A Walk with Dad This work has been published in the Teen Ink monthly print magazine.

January 13, 2012
By
My father and I are going to Walden Pond. I have never been before. My father goes quite often. We sit silently in the wide front seat of his car listening to his classical music station. The plush seat cradles me as we drive through the suburban neighborhoods. Summer is thick in the air. The air conditioner cools us as we drive.

We pull off the road onto a dirt path. My father pays the five dollar parking fee and parks the car. We walk from the parking lot and cross the street to the path that leads to Walden. I see people on bikes and little children escaping their parents’ grasp, as I had once done with my father. We head down the path, stopping at a clearing to look at the pond.

“Well, what do you think?” my father asks, turning toward me.

I gaze out at the beauty before me and say, “Amazing.”

Green water is circled by trees and sand. Typical, one might say, of every pond or lake. But this is different. I have seen many ponds and lakes, but nothing can touch what lies before me. It was not so much the physical beauty, but the emotional beauty. Walden dances along the edge of my being.

“Shall we walk around?”

“Sure, Dad, you lead the way.”

So we start off. As we walk, I look about me. Though the highway is but a few feet off, it feels as though we are in deep forest. Bugs and other little creatures crawl under foot. The shade of the trees turns the hot day cool and comfortable.

We pass a young boy, nine or ten, fishing with his father. I turn to my father and think back to my younger years. My father is an intellectual, a thinker.

When I was younger we would fight. Fight is not really the right word; we disagreed. I was young. He was old. He wanted me to be careful, respectful, neat and clean. All I wanted was to have fun. We could not find a middle ground. We did not scream at each other, we just stayed out of one another’s way. Sure, he was still a dad and I was still a son, but we were not friends.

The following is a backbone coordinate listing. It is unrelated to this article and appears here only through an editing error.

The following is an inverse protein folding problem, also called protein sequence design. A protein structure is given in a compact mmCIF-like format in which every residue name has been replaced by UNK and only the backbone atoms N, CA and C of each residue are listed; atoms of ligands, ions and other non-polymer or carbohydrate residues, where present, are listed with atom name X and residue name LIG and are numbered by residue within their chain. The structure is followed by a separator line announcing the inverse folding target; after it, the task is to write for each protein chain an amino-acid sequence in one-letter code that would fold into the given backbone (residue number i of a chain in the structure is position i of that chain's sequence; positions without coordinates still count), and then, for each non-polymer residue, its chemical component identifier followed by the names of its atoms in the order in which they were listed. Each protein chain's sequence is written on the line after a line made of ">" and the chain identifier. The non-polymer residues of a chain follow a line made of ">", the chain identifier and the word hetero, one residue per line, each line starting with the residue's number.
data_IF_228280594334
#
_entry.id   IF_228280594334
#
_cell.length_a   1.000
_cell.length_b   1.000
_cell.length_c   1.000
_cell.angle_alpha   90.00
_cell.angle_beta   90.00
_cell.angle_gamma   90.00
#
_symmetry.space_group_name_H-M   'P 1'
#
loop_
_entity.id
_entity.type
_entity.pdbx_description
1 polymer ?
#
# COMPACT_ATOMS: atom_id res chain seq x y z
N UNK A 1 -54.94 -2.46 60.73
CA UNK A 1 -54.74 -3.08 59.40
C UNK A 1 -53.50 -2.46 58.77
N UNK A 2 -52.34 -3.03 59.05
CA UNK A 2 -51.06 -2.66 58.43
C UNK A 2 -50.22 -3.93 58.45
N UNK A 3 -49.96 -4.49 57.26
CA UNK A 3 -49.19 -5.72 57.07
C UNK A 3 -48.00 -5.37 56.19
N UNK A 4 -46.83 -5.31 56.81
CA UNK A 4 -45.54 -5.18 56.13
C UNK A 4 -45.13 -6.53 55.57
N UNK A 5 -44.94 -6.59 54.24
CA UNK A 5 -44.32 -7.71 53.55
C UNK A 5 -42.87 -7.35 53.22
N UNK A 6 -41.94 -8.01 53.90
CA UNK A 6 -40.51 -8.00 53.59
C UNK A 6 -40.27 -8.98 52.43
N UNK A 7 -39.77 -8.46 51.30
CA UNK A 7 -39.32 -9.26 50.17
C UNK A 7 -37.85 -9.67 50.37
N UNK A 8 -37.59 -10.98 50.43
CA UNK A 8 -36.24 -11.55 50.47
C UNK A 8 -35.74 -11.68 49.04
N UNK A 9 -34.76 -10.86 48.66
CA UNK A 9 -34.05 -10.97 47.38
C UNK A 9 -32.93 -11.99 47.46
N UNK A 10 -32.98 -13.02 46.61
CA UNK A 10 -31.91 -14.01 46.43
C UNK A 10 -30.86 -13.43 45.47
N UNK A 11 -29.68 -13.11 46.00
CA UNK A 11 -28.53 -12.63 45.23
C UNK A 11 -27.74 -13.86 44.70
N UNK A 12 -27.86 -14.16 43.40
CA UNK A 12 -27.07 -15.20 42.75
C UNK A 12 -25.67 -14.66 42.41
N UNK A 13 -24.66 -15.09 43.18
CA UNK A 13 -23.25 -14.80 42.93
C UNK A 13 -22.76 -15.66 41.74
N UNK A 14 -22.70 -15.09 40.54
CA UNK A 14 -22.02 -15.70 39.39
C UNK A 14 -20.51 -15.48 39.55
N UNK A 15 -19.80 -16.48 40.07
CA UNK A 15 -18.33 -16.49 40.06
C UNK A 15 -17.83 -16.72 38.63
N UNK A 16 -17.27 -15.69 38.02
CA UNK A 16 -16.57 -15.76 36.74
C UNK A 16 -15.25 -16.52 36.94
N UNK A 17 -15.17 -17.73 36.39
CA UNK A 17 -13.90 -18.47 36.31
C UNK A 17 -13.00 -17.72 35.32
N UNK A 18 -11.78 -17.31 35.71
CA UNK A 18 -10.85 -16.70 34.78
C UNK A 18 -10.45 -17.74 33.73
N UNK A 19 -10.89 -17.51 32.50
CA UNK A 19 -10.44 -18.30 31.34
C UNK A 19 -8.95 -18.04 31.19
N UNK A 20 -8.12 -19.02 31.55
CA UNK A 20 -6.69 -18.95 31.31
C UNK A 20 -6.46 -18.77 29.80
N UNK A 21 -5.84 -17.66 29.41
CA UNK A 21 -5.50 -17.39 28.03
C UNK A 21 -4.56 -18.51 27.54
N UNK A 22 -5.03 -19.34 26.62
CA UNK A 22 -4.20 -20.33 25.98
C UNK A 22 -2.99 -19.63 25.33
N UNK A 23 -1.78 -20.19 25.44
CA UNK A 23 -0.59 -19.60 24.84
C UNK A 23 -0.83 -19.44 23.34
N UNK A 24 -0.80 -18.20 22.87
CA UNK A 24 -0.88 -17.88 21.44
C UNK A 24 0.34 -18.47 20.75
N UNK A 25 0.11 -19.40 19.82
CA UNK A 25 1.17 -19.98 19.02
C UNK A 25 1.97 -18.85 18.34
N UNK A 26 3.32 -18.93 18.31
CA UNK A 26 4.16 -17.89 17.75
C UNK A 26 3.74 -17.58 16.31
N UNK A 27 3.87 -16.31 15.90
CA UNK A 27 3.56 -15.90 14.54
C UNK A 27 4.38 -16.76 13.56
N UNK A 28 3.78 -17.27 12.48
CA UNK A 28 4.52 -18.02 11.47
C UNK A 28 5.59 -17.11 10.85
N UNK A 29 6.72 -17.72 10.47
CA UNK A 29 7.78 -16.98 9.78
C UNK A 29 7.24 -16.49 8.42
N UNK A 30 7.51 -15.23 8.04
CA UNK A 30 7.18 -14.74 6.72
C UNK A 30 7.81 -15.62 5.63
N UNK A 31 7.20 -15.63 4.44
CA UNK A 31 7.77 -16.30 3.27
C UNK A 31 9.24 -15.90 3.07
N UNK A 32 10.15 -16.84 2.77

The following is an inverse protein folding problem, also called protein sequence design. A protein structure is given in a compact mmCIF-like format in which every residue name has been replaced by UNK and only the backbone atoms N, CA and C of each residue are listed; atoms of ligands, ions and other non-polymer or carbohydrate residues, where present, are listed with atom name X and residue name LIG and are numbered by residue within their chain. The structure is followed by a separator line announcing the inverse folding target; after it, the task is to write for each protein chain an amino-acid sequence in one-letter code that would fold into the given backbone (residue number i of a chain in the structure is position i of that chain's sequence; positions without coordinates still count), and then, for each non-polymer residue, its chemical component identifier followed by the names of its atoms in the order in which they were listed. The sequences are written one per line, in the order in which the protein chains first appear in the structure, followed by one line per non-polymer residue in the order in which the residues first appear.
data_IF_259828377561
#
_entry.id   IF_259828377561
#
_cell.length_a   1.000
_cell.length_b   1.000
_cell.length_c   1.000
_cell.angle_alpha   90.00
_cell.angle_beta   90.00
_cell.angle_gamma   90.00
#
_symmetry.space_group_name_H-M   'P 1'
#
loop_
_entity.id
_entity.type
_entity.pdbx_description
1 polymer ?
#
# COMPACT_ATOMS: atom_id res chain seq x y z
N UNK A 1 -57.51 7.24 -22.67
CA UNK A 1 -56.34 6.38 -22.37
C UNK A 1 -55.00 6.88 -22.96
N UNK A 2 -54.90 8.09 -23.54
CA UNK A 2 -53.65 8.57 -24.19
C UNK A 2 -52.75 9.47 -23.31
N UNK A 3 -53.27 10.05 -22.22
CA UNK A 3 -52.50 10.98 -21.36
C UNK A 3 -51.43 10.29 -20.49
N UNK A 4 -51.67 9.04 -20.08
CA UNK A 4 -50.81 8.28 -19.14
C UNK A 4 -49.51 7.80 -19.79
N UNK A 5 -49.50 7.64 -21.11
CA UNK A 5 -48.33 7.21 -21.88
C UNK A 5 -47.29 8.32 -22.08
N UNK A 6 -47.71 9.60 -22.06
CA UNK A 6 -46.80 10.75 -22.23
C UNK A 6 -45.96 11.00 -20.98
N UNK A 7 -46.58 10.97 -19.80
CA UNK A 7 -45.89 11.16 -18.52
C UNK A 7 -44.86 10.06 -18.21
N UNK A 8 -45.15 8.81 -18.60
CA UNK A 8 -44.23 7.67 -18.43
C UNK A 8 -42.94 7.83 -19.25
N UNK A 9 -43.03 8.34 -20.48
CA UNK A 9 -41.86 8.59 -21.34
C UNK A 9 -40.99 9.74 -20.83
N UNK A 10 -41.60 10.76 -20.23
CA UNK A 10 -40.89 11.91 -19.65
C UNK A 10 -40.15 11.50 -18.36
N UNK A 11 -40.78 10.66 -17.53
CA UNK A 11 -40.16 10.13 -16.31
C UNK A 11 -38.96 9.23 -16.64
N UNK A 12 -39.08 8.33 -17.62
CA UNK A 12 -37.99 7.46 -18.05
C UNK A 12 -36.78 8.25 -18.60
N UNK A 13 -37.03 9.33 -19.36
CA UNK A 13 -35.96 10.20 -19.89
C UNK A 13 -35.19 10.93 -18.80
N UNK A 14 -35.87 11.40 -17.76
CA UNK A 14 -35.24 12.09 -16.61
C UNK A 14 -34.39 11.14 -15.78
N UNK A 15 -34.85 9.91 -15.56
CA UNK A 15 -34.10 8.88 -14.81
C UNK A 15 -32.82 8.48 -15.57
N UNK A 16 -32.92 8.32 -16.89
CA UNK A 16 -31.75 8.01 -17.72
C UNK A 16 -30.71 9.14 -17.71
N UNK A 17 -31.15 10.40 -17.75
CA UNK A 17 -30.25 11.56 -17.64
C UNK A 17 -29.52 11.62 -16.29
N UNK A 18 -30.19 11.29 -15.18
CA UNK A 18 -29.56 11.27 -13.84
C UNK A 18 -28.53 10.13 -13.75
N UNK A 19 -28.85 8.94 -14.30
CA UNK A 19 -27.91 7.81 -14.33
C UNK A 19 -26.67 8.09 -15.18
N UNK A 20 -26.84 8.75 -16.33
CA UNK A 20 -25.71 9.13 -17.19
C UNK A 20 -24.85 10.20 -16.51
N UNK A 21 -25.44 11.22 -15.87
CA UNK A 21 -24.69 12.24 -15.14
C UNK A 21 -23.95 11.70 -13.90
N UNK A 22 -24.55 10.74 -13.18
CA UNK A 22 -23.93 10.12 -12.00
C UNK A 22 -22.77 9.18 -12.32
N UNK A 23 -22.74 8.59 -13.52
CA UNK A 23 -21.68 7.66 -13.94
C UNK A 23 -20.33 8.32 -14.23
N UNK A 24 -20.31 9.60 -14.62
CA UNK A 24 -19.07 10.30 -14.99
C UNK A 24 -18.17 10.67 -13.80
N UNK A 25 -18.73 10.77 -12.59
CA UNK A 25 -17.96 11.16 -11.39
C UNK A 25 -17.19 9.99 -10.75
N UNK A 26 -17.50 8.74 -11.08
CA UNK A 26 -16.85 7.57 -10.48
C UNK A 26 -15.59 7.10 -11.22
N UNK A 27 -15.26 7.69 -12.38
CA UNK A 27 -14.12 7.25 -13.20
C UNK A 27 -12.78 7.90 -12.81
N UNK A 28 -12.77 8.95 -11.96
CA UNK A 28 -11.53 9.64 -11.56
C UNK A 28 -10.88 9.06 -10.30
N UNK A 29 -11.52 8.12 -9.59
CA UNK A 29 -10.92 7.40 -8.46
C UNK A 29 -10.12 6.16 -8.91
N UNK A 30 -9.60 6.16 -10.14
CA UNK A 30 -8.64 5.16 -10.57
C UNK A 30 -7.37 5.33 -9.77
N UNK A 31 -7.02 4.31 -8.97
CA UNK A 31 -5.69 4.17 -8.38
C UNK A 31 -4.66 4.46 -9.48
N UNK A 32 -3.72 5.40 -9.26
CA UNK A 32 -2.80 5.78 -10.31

As I grew and matured, I saw my father in a new light. I started to read and started to think. I began to write poetry and enjoy learning. My father, who used to be an English teacher, would read my writing and critique it for me. I respected his opinion and soon I respected him. I think he began to respect me.

“Careful, Marc!” my dad says, grabbing me out of my thoughts as I trip over a root. He helps me gain my balance; I look at him. He’s a very gentle, caring man. He loves me and wants the best for me. This is true of most dads, but how many show it? How many sons see this in their father’s eyes? I never had. Walden Pond filters out the world. I can see my father up close, without distraction. I see a man, and a friend.

We conclude our lap around Walden Pond. I discovered my father today. As we watch the tiny waves stroke the hot sand, I realize that a father’s love is a lot like Walden Pond. It’s always there, I just had to find it. My search was not for a place on a map, but a place in my heart. I had to love my father to see his love for me.

We walk up the path to the road closer than we had walked down it. At the top we turn and look back at Walden Pond.

“Amazing,” my father says, looking out onto the water.

I turn to my father, “Yes, it is.”

This work has been published in the Teen Ink monthly print magazine. This piece has been published in Teen Ink’s monthly print magazine.






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